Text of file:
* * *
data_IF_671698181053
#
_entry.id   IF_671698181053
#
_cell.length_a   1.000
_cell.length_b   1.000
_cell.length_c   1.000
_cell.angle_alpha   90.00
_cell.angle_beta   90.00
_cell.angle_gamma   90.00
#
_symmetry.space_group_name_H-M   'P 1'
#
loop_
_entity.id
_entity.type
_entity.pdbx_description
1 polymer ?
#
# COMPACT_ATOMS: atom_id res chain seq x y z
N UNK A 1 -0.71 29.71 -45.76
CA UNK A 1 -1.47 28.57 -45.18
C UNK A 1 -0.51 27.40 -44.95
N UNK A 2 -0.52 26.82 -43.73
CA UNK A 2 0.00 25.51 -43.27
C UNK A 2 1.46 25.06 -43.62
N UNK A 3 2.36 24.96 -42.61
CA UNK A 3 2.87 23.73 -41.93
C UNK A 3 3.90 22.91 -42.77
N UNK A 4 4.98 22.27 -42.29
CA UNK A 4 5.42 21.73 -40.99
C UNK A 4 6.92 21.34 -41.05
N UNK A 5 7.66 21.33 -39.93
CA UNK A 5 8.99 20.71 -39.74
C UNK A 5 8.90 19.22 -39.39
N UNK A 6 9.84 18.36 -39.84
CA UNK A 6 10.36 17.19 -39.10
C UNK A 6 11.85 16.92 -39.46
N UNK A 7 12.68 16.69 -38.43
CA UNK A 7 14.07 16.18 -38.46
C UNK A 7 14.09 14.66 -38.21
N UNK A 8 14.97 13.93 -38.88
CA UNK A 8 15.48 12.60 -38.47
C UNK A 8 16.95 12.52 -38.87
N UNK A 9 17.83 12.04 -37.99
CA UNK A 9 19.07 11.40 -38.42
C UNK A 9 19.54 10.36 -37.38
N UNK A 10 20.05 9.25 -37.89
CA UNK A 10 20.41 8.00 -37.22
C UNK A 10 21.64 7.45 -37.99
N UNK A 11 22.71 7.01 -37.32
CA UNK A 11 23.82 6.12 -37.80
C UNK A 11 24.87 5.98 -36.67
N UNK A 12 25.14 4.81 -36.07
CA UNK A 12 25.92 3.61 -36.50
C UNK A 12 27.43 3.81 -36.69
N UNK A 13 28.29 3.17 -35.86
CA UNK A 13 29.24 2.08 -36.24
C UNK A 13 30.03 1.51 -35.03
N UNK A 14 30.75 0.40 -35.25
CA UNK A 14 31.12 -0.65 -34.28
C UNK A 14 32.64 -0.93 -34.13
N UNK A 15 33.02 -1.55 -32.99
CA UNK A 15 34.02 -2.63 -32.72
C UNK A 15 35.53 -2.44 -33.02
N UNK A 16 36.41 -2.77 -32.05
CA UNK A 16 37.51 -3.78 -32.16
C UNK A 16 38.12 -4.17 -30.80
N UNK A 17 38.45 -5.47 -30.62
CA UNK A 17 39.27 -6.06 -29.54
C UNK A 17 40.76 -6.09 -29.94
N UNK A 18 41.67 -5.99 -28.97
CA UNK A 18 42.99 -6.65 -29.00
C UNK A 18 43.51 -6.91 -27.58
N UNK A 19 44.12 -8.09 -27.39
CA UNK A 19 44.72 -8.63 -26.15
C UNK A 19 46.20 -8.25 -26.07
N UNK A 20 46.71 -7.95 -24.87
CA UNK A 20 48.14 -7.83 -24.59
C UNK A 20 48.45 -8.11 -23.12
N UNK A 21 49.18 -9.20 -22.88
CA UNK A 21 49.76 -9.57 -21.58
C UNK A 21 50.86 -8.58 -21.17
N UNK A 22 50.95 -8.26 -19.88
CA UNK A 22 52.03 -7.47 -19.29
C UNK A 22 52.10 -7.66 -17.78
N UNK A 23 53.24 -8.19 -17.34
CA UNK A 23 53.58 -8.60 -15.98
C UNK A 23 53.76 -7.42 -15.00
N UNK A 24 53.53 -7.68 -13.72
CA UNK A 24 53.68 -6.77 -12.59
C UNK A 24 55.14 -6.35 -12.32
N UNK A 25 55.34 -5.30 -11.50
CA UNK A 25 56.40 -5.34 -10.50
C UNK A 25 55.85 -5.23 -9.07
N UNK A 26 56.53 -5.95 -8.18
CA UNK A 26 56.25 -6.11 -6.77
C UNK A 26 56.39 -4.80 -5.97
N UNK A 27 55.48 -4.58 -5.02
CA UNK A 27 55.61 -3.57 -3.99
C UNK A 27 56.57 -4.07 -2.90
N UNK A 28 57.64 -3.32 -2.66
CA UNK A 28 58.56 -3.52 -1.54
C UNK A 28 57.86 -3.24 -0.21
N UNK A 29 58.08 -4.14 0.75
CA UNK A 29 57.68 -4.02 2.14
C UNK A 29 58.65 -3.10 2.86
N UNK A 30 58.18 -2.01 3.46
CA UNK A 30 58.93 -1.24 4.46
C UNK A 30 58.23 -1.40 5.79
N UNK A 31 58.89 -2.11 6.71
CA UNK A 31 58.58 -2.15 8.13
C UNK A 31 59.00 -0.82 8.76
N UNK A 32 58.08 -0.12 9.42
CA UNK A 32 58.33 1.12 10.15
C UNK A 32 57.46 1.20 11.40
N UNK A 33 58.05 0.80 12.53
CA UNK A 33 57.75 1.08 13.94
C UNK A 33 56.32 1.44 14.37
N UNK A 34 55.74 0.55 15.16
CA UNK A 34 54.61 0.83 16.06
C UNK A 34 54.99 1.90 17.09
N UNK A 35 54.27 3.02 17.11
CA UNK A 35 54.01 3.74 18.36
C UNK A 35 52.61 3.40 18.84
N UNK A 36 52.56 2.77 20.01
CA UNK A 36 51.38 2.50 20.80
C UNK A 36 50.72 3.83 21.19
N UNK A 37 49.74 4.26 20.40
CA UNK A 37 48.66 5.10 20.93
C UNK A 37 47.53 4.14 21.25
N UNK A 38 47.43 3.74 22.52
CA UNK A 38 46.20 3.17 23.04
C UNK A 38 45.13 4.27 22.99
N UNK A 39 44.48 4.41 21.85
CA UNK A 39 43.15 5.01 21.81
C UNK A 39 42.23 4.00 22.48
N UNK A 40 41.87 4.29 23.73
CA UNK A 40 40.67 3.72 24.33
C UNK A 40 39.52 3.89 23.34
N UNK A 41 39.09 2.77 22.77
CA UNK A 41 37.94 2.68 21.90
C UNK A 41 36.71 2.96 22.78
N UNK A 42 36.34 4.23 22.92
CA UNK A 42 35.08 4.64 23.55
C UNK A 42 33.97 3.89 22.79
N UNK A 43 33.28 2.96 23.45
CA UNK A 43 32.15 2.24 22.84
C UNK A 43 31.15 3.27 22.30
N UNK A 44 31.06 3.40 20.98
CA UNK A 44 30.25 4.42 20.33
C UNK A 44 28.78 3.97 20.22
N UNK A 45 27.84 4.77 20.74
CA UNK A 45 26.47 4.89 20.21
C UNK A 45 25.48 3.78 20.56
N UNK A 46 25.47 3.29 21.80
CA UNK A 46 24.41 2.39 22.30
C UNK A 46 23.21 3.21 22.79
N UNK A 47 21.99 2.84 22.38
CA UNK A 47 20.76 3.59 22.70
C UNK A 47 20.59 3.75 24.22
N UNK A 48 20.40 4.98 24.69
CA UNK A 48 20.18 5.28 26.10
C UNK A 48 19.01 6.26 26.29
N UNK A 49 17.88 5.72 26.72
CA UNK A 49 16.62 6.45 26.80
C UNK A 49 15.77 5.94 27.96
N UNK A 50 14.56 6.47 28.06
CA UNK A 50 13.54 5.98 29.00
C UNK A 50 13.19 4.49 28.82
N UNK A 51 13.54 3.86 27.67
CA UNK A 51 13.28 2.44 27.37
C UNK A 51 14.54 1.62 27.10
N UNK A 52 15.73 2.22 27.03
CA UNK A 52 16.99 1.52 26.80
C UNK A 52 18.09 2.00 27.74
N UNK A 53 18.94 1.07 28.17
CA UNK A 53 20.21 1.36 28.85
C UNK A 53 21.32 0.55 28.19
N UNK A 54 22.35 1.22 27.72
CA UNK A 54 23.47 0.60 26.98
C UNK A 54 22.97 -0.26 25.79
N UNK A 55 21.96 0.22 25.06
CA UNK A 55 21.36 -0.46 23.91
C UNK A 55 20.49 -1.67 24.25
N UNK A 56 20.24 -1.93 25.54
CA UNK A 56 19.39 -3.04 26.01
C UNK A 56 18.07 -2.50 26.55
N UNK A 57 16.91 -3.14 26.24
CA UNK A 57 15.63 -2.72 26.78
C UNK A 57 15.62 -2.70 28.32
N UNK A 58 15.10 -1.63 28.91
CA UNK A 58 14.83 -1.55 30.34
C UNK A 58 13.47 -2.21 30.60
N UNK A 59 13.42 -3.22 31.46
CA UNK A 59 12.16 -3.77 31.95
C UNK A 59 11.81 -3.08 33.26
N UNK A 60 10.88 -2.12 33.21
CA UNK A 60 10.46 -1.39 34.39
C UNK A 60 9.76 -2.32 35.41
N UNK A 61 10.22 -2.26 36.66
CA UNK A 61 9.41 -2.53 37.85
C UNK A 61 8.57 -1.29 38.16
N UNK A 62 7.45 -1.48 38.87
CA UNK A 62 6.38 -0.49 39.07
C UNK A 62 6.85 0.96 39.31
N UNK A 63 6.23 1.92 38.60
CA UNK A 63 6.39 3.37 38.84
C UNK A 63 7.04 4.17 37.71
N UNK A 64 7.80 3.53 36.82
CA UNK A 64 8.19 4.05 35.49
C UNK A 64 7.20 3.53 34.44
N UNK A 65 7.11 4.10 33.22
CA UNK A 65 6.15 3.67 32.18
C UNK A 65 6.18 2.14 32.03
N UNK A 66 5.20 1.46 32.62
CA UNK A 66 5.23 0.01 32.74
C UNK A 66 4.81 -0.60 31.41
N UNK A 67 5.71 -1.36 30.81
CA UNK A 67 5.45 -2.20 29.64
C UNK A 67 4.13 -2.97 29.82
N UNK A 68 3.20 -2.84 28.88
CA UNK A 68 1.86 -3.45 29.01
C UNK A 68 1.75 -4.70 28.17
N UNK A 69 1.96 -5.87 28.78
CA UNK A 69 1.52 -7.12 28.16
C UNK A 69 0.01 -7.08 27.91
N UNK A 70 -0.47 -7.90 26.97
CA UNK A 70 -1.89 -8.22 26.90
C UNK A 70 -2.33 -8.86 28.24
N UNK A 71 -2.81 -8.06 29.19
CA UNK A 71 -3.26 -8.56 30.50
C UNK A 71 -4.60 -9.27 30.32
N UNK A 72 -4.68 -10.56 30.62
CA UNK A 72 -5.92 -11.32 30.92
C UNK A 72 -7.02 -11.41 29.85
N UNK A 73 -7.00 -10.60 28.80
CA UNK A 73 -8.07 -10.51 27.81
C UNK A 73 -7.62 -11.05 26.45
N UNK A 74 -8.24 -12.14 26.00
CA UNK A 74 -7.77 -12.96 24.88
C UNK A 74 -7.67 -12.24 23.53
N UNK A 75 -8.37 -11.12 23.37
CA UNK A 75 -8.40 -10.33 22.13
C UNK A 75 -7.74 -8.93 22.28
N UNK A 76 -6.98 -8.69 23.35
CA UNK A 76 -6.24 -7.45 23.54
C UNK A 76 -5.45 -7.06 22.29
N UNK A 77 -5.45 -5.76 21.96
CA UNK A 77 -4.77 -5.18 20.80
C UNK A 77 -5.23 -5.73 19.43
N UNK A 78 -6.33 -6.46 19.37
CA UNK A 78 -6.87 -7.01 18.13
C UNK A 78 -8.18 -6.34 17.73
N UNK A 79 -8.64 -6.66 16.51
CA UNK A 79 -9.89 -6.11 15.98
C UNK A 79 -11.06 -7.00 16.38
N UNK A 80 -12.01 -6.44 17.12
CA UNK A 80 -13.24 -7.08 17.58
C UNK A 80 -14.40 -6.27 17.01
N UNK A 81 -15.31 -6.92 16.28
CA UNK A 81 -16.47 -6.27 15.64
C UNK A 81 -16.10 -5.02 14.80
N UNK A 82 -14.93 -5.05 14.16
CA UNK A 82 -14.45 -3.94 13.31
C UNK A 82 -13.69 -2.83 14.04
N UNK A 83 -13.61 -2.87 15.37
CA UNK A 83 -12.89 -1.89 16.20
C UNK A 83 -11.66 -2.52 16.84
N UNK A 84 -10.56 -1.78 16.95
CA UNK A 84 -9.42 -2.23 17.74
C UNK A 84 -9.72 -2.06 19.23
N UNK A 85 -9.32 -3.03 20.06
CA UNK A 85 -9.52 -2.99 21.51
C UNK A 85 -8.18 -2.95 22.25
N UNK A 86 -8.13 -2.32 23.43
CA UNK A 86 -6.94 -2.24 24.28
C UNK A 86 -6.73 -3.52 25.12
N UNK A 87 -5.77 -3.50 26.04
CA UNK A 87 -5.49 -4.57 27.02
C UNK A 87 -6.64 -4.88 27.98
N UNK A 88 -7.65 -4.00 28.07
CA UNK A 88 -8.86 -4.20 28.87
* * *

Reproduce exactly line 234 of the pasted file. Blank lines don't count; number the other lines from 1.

N UNK A 72 -4.68 -10.56 30.62